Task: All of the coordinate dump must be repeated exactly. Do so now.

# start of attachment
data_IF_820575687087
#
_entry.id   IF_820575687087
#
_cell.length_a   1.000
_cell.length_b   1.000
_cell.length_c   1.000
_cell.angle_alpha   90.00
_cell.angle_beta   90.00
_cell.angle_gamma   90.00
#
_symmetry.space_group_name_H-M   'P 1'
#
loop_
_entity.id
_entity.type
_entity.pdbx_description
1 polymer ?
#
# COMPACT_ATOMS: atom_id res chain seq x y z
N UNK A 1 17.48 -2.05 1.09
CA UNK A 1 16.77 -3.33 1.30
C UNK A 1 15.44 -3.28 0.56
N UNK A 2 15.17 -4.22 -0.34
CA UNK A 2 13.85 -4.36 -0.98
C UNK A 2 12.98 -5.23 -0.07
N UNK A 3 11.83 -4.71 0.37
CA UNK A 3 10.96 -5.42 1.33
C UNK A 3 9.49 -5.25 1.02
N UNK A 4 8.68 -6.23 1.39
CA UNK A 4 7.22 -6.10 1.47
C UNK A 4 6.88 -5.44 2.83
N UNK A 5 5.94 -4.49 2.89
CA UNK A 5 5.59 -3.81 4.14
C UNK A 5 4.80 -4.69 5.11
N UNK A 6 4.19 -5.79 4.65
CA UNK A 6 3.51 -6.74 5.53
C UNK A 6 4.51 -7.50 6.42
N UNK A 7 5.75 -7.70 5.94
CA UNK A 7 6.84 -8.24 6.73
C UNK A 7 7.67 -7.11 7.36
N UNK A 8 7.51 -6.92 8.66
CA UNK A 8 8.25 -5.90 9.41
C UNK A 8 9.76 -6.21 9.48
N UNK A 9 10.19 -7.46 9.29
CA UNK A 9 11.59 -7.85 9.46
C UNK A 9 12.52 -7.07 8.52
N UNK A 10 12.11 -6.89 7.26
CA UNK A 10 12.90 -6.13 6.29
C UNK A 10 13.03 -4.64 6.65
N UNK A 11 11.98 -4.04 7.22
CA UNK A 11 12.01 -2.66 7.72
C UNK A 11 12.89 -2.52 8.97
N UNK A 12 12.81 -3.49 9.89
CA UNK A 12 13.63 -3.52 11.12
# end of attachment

data_IF_820575687087
#
_entry.id   IF_820575687087
#
_cell.length_a   1.000
_cell.length_b   1.000
_cell.length_c   1.000
_cell.angle_alpha   90.00
_cell.angle_beta   90.00
_cell.angle_gamma   90.00
#
_symmetry.space_group_name_H-M   'P 1'
#
loop_
_entity.id
_entity.type
_entity.pdbx_description
1 polymer ?
#
# COMPACT_ATOMS: atom_id res chain seq x y z
N UNK A 1 17.48 -2.05 1.09
CA UNK A 1 16.77 -3.33 1.30
C UNK A 1 15.44 -3.28 0.56
N UNK A 2 15.17 -4.22 -0.34
CA UNK A 2 13.85 -4.36 -0.98
C UNK A 2 12.98 -5.23 -0.07
N UNK A 3 11.83 -4.71 0.37
CA UNK A 3 10.96 -5.42 1.33
C UNK A 3 9.49 -5.25 1.02
N UNK A 4 8.68 -6.23 1.39
CA UNK A 4 7.22 -6.10 1.47
C UNK A 4 6.88 -5.44 2.83
N UNK A 5 5.94 -4.49 2.89
CA UNK A 5 5.59 -3.81 4.14
C UNK A 5 4.80 -4.69 5.11
N UNK A 6 4.19 -5.79 4.65
CA UNK A 6 3.51 -6.74 5.53
C UNK A 6 4.51 -7.50 6.42
N UNK A 7 5.75 -7.70 5.94
CA UNK A 7 6.84 -8.24 6.73
C UNK A 7 7.67 -7.11 7.36
N UNK A 8 7.51 -6.92 8.66
CA UNK A 8 8.25 -5.90 9.41
C UNK A 8 9.76 -6.21 9.48
N UNK A 9 10.19 -7.46 9.29
CA UNK A 9 11.59 -7.85 9.46
C UNK A 9 12.52 -7.07 8.52
N UNK A 10 12.11 -6.89 7.26
CA UNK A 10 12.90 -6.13 6.29
C UNK A 10 13.03 -4.64 6.65
N UNK A 11 11.98 -4.04 7.22
CA UNK A 11 12.01 -2.66 7.72
C UNK A 11 12.89 -2.52 8.97
N UNK A 12 12.81 -3.49 9.89
CA UNK A 12 13.63 -3.52 11.12